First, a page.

Scripps Research Institute receive grants to study addiction

LA JOLLA (KUSI) – Scientists at The Scripps Research Institute announcedthat they have received a pair of grants worth a total of $3.8 million tofund a five-year study of brain mechanisms that suppress relapses of cocaineand alcohol addiction.

A team led by Nobuyoshi Suto, a newly appointed assistant professor ofmolecular and cellular neuroscience at TSRI, will be funded by a $2.1 milliongrant from the National Institutes of Health’s National Institute on AlcoholAbuse and Alcoholism, and a $1.7 million award from the agency’s NationalInstitute on Drug Abuse.

Previous studies have shown that external stimuli or cues signaling theavailability of drugs or alcohol, like drug paraphernalia or the smell ofbeer, can activate certain types of neurons, neurochemicals and circuits inthe brain, triggering a relapse.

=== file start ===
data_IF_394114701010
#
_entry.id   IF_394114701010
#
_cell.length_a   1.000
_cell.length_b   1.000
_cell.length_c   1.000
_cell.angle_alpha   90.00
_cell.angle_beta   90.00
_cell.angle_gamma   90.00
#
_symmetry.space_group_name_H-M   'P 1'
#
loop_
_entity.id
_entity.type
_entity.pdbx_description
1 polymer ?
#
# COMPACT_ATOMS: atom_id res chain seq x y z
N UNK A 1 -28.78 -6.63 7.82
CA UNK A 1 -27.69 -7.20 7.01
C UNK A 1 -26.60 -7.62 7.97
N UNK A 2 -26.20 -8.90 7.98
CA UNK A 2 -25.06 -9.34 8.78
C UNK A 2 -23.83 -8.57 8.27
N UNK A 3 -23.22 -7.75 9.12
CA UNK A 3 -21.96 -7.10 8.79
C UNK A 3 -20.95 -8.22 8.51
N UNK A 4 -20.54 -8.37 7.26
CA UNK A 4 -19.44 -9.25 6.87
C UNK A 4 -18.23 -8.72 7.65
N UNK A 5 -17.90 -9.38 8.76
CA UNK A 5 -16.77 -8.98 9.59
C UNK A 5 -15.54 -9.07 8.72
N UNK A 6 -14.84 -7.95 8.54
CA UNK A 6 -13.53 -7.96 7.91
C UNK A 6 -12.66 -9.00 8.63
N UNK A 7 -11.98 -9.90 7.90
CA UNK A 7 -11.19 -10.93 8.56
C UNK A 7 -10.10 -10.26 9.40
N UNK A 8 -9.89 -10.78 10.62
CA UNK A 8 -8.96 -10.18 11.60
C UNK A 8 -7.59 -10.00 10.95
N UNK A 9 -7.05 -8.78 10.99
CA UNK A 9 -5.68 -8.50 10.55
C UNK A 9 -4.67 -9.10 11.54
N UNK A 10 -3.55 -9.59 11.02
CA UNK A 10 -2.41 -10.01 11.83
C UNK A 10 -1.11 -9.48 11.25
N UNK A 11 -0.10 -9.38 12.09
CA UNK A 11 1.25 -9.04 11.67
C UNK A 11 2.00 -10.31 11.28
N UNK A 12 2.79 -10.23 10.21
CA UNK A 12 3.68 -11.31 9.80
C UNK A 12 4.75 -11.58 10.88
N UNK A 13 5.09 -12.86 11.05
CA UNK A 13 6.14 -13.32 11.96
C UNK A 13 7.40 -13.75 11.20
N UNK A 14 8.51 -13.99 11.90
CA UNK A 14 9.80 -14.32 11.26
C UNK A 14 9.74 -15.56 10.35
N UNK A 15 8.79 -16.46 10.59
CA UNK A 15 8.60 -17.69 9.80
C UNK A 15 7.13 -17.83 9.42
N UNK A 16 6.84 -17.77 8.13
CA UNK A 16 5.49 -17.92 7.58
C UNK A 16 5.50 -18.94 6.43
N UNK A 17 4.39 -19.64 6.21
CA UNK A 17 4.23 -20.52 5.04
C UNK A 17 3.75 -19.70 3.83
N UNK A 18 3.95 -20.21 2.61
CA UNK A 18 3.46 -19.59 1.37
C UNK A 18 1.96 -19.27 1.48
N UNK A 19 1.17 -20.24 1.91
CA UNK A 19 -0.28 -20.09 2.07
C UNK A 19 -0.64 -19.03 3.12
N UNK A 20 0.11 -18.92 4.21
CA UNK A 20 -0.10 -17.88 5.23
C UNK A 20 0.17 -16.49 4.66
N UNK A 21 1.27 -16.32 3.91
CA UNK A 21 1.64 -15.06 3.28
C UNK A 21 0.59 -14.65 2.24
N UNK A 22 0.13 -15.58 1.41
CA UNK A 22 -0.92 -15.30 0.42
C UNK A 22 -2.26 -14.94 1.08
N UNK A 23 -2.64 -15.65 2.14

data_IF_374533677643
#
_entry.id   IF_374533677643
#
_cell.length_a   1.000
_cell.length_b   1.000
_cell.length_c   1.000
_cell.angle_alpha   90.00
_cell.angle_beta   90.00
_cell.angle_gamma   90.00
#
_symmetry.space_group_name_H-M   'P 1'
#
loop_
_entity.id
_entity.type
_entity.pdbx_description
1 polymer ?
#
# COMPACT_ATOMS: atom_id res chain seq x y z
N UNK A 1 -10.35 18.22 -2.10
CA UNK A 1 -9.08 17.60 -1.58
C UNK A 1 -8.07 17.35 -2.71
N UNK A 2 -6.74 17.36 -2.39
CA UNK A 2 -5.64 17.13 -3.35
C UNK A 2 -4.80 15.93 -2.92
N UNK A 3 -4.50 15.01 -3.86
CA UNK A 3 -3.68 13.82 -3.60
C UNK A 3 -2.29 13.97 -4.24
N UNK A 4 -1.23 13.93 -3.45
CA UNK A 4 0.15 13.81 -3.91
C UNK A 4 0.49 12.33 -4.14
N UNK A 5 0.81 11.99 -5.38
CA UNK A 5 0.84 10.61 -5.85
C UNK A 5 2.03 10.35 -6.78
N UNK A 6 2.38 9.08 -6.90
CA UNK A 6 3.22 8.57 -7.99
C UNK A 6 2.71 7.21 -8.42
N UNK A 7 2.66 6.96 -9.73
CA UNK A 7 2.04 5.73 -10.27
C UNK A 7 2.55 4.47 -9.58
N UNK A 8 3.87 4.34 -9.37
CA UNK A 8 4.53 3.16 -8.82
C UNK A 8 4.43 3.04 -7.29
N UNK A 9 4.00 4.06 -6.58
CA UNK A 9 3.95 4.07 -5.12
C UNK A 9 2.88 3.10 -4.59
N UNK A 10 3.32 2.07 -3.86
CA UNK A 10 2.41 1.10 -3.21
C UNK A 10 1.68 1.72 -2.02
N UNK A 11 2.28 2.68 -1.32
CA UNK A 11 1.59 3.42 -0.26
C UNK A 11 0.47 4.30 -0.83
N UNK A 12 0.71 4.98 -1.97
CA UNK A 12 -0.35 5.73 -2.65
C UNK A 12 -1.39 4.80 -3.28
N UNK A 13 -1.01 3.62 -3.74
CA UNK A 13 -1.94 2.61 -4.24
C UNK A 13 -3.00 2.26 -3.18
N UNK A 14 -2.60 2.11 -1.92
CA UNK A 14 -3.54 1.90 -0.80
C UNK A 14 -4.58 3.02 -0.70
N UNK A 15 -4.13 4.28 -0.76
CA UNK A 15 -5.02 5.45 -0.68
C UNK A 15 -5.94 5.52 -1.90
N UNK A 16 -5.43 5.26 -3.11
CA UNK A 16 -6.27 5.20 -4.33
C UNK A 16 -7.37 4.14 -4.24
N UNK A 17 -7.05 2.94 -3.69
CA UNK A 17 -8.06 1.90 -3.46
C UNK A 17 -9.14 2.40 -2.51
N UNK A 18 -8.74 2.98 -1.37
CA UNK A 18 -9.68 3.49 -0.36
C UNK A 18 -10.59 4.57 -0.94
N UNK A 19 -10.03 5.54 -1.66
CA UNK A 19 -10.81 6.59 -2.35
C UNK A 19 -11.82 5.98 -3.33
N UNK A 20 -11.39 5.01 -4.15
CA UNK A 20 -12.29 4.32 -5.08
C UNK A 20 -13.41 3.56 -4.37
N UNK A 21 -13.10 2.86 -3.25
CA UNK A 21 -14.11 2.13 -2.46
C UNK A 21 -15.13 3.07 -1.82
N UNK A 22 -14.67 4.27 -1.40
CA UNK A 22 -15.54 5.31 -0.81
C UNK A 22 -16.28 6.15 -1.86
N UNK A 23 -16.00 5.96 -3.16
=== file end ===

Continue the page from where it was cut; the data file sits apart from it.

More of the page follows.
In the opposite direction, cues that show drugs or alcohol areunavailable can suppress relapses in well-established animal models of drugaddiction, according to preliminary studies conducted by Suto and hiscolleagues.

The next step is to learn which brain mechanisms affect the relapse-suppressing action of the cues. The research could uncover fundamentalworkings of the brain in behavioral inhibition and lead to newmethods for helping people resist relapse.

Suto’s preliminary data with rat models suggest that so-called“omission cues” activate neurons in the medial prefrontal cortex, the area ofthe brain associated with decision making.

The result is consistent with results from other human studies that displayactivity in the medial prefrontal cortex when addicts are shown images of druguse and are told to suppress their cravings, the scientists said.

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